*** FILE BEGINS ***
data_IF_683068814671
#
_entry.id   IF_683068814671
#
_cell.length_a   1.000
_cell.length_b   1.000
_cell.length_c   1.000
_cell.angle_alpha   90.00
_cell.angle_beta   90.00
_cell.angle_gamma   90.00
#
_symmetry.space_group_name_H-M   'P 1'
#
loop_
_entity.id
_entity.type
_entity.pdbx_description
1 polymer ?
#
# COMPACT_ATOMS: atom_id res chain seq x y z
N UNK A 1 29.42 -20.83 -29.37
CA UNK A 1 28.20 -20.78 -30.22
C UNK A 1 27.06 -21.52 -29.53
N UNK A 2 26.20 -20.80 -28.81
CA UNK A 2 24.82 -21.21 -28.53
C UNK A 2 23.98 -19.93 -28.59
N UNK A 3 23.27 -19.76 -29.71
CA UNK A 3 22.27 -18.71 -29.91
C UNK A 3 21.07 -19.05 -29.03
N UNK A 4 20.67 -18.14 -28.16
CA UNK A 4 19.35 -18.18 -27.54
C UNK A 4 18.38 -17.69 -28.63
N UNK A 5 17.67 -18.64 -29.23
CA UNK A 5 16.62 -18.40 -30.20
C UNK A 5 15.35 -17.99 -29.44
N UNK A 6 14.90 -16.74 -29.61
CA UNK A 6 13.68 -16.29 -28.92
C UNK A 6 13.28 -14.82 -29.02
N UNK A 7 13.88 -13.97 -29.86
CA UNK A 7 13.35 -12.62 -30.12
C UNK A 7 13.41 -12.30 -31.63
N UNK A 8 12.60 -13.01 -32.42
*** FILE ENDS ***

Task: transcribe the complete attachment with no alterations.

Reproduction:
data_IF_683068814671
#
_entry.id   IF_683068814671
#
_cell.length_a   1.000
_cell.length_b   1.000
_cell.length_c   1.000
_cell.angle_alpha   90.00
_cell.angle_beta   90.00
_cell.angle_gamma   90.00
#
_symmetry.space_group_name_H-M   'P 1'
#
loop_
_entity.id
_entity.type
_entity.pdbx_description
1 polymer ?
#
# COMPACT_ATOMS: atom_id res chain seq x y z
N UNK A 1 29.42 -20.83 -29.37
CA UNK A 1 28.20 -20.78 -30.22
C UNK A 1 27.06 -21.52 -29.53
N UNK A 2 26.20 -20.80 -28.81
CA UNK A 2 24.82 -21.21 -28.53
C UNK A 2 23.98 -19.93 -28.59
N UNK A 3 23.27 -19.76 -29.71
CA UNK A 3 22.27 -18.71 -29.91
C UNK A 3 21.07 -19.05 -29.03
N UNK A 4 20.67 -18.14 -28.16
CA UNK A 4 19.35 -18.18 -27.54
C UNK A 4 18.38 -17.69 -28.63
N UNK A 5 17.67 -18.64 -29.23
CA UNK A 5 16.62 -18.40 -30.20
C UNK A 5 15.35 -17.99 -29.44
N UNK A 6 14.90 -16.74 -29.61
CA UNK A 6 13.68 -16.29 -28.92
C UNK A 6 13.28 -14.82 -29.02
N UNK A 7 13.88 -13.97 -29.86
CA UNK A 7 13.35 -12.62 -30.12
C UNK A 7 13.41 -12.30 -31.63
N UNK A 8 12.60 -13.01 -32.42